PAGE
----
Australian Aborigines: The Languages and Customs of Several Tribes of Aborigines in the Western District of Victoria, Australia
Tribes (Kolor, Kuurn kopan noot, Pirt kopan noot, Mopar, Peek whuurung, Kirrie, Kolakgnat, Katubanuut), boundaries , language, population, laws of property, inheritance, camping units, tools, utensils, weapons, laws of marriage , treatment of wives, exchange of wives, initiation (tooth avulsion), birth, children, naming of children, changing names, superstitions, healing, death and burial, cannibalism, recreations, music and dancing, astronomy and myths, vocabularies; photographs of natives from different tribes.
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aborigines bark basket birds bones boomerang brother burned called camp Cape Otway Chaap wuurong broad chief cockatoo Cousin Cousin Cousin death deceased Deen eldest sister English father's side female fire fish friends Geelong gnan gnulla Gnuul Gnuuteung Granddaughter Granddaughter grandfather grandmother grass ground heear hole Hopkins River husband kaal kangaroo Karrin kill the dog Koko kopan noot small korroborse Kullart Kuukuurn Kuumar kuurang kuurk Kuurn kopan noot kuuruuk Kuutre Lake Bullen Merri marrang marriage mirng moon mother Mother-in-law mother's eldest Muuruup natives neowee neung Niece Niece noot small lip opossum rug Parraqueet Peek whuurong kelp Port Fairy Puuliit River Sister Sister Sister Sister Sister skin snake spear specific stone teeth tinnang tirng tree tribe Tukuse Uncle Wannan Wardii Warrnambool Waterhole whuurong kelp lip wife wife's wirng woman women Wuin wuurn wuurong broad lip young youngest yuul
Page 28 - It says much for the morality of the aborigines and their laws that illegitimacy is rare, and is looked upon with such abhorrence that the mother is always severely beaten by her relatives, and sometimes put to death and burned. Her child is occasionally killed and burned with her. The father of the child is also punished with the greatest severity, and occasionally killed.
Page 6 - ... short time he is always accompanied by a friend, and on his return is met by two men, who conduct him to his wuurn [hut]. At his approach every one rises to receive him, and remains silent till he speaks ; they then enquire where he has been, and converse with him freely. When a tribe is moving from one part of the country to another, the chief, accompanied by a friend, precedes it, and obtains permission from the next chief to pass, before his followers cross the boundary. When approaching a...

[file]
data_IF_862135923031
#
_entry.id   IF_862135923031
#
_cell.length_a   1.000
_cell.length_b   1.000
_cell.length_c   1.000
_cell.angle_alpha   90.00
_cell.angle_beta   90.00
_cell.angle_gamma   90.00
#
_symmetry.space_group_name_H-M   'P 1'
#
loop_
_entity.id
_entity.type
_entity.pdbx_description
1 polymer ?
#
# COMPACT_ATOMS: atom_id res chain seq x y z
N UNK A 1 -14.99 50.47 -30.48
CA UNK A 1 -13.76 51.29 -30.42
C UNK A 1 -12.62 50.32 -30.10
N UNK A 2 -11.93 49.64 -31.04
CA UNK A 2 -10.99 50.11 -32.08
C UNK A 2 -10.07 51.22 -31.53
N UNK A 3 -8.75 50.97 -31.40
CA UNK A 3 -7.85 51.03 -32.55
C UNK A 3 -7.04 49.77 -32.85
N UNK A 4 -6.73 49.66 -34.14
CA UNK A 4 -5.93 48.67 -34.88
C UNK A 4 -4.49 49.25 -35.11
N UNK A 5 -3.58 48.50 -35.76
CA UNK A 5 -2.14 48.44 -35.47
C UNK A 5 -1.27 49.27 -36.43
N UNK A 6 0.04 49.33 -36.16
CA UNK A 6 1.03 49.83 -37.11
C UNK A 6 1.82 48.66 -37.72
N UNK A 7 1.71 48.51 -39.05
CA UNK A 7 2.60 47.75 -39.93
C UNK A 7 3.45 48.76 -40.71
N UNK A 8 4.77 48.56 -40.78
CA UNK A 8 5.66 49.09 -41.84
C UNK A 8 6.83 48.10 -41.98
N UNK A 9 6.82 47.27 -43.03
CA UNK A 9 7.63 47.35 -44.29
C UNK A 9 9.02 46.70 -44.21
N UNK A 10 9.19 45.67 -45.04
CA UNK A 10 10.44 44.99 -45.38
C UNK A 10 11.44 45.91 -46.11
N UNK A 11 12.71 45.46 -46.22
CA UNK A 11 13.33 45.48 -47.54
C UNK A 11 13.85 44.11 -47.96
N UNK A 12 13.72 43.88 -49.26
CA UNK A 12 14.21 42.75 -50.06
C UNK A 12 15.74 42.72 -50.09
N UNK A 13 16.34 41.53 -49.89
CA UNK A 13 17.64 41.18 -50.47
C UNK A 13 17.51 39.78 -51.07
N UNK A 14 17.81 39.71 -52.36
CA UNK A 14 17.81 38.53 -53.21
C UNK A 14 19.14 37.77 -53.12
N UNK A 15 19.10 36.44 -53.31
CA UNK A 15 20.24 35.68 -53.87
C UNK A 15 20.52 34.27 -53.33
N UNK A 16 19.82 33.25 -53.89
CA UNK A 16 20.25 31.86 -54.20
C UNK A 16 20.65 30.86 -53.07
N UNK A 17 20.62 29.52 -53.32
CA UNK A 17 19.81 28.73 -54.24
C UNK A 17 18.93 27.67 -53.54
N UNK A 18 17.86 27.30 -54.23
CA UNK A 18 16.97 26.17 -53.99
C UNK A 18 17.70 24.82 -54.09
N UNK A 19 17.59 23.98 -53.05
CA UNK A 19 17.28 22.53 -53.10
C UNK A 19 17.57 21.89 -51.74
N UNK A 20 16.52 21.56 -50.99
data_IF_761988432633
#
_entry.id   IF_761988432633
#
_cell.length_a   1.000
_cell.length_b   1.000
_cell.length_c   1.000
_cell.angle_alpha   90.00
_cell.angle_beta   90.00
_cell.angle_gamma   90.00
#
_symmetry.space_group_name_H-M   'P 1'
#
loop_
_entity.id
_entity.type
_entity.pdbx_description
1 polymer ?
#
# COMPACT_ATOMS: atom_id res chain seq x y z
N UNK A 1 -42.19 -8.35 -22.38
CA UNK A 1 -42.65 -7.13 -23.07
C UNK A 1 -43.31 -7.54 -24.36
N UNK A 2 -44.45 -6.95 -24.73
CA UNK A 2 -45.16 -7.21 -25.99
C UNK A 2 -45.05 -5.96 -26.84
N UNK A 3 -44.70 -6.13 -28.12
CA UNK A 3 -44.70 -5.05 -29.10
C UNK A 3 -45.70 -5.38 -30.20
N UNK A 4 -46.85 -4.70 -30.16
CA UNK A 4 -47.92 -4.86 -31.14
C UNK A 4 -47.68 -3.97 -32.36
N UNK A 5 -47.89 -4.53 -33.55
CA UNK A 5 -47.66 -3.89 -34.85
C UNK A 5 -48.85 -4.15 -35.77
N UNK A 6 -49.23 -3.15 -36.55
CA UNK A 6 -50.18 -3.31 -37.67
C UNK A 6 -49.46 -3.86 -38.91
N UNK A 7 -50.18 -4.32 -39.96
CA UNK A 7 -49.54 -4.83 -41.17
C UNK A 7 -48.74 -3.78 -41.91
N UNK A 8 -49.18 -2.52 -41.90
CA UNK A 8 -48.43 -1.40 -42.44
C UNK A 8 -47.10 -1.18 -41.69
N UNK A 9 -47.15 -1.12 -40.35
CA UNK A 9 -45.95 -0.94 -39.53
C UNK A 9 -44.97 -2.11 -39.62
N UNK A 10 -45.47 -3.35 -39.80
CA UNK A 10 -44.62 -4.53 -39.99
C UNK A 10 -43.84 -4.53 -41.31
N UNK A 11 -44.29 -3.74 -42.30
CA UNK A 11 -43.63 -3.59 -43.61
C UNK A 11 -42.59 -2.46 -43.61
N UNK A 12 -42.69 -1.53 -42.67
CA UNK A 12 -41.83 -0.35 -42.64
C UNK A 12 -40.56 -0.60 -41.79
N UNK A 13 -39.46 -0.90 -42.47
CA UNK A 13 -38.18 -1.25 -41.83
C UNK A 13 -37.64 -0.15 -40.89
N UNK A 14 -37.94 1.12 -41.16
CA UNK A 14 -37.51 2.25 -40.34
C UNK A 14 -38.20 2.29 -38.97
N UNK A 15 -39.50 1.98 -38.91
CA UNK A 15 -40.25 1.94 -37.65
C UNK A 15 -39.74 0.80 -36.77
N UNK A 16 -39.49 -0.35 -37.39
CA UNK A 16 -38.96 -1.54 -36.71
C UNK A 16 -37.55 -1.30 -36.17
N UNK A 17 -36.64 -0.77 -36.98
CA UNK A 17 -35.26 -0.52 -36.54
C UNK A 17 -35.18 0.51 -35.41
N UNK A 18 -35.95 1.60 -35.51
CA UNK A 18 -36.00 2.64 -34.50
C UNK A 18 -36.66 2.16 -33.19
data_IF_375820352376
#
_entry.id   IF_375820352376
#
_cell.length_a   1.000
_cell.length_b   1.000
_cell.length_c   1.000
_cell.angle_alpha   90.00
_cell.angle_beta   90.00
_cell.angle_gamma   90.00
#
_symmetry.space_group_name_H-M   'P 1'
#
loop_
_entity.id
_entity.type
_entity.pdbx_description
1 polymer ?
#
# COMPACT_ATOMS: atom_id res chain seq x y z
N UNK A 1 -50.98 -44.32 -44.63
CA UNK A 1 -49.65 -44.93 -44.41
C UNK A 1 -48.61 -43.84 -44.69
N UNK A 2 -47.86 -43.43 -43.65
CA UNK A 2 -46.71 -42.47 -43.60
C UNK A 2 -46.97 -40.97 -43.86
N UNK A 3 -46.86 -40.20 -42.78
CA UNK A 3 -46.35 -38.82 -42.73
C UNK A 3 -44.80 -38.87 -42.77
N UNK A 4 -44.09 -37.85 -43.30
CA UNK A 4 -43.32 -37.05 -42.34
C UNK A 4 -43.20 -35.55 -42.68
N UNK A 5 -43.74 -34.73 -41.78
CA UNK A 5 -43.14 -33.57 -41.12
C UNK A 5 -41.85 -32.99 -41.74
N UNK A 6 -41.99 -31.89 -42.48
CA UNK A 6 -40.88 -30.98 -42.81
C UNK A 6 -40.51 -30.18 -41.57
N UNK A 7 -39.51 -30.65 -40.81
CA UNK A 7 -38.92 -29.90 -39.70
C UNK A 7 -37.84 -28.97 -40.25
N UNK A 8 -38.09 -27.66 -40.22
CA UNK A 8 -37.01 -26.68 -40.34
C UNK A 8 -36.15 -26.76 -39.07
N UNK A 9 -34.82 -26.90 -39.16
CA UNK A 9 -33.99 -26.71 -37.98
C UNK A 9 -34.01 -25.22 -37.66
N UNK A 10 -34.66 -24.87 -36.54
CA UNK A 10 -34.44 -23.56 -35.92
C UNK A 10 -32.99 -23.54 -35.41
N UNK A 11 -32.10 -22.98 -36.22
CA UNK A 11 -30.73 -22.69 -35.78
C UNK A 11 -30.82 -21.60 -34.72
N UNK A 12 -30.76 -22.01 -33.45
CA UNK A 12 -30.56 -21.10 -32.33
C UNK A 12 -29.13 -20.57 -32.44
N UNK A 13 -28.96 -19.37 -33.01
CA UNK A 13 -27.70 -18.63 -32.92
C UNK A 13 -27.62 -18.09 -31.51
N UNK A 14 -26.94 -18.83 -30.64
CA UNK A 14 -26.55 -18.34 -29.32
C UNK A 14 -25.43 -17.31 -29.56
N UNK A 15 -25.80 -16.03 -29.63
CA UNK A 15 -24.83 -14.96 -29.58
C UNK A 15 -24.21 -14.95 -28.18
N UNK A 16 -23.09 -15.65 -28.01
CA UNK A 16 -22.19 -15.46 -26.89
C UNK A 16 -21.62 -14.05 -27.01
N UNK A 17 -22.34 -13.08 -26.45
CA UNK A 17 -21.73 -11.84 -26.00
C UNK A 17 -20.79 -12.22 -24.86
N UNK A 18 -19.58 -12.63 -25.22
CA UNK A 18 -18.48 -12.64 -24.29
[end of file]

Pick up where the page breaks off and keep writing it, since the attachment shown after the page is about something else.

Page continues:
Page 52 - the common bat belongs to the men, who protect it against injury, even to the half-killing of their wives for its sake. The fern owl, or large goatsucker, belongs to the women, and, although a bird of evil omen, creating terror at night by its cry, it is jealously protected by them. If a man kills one, they are as much enraged as if it was one of their children, and will strike him with their long poles.
Page 62 - dying persons, especially those dying from old age, generally express an earnest desire to be taken to their birthplace, that they may die and be buried there. If possible, these wishes are always complied with by the relatives and friends. Parents will point out the spot where they were born, so that when they become old and infirm their children may know where they wish their bodies to be disposed.
Page 54 - This wuulon is lent to any one of the tribe who wishes to vent his spite against any one belonging to the unfriendly tribe. When used as a charm, the wuulon is rubbed over with emu fat mixed with red clay, and tied to the point of a spearthrower, which is stuck upright in the ground before the camp-fire. The company sit round watching it, but at such a distance that their shadows cannot fall on it. They keep chanting imprecations on the enemy till...
Page 37 - After marriage," says a writer who knew the Australian aborigines well in the old days, " the women are compelled to do all the hard work of erecting habitations, collecting fuel and water, carrying burdens, procuring roots and delicacies of various kinds, making baskets for cooking roots and other purposes, preparing food, and attending to the children. The only work the men do, in time of peace, is to hunt for opossums and large animals of various kinds, and to make rugs and weapons.
Page 64 - ... is burned. Immediately after the death of a chief, the bones of the lower part of the leg and the forearm are extracted, cleaned with a flint knife, and placed in a basket ; the body is tied with a bark cord, with the knees to the face, and wrapped in an opossum rug. It is then laid in a wuurn (hut) filled with smoke, and constantly watched by friends with green boughs to keep the flies away. When all the mourners, with their faces and heads covered with white clay, have arrived, the body is...
Page 76 - ... believe- him to be concealed in the camp, they surround it at dawn, stamping and making a hideous noise to frighten the people. In the meantime the Chief, anticipating the second visit, has very likely aided the culprit to escape while it was dark. Persons accused of wrong-doing get one month's (sic) notice to appear before the assembled tribes and be tried on pain of being outlawed and killed. When a man has been charged with an offence, he goes to the meeting armed with two war spears, a flat...
Page 77 - Quarrels between tribes are sometimes settled by single combat between the chiefs, and the result is accepted as final. At other times disputes are decided by combat between equal numbers of warriors, painted with red clay and dressed in war costume ; but real fighting seldom takes place, unless the women rouse the anger of the men and urge them to come to blows. Even then it rarely results in a general fight, but comes to single combats between warriors of each side ; who step into the arena, taunt...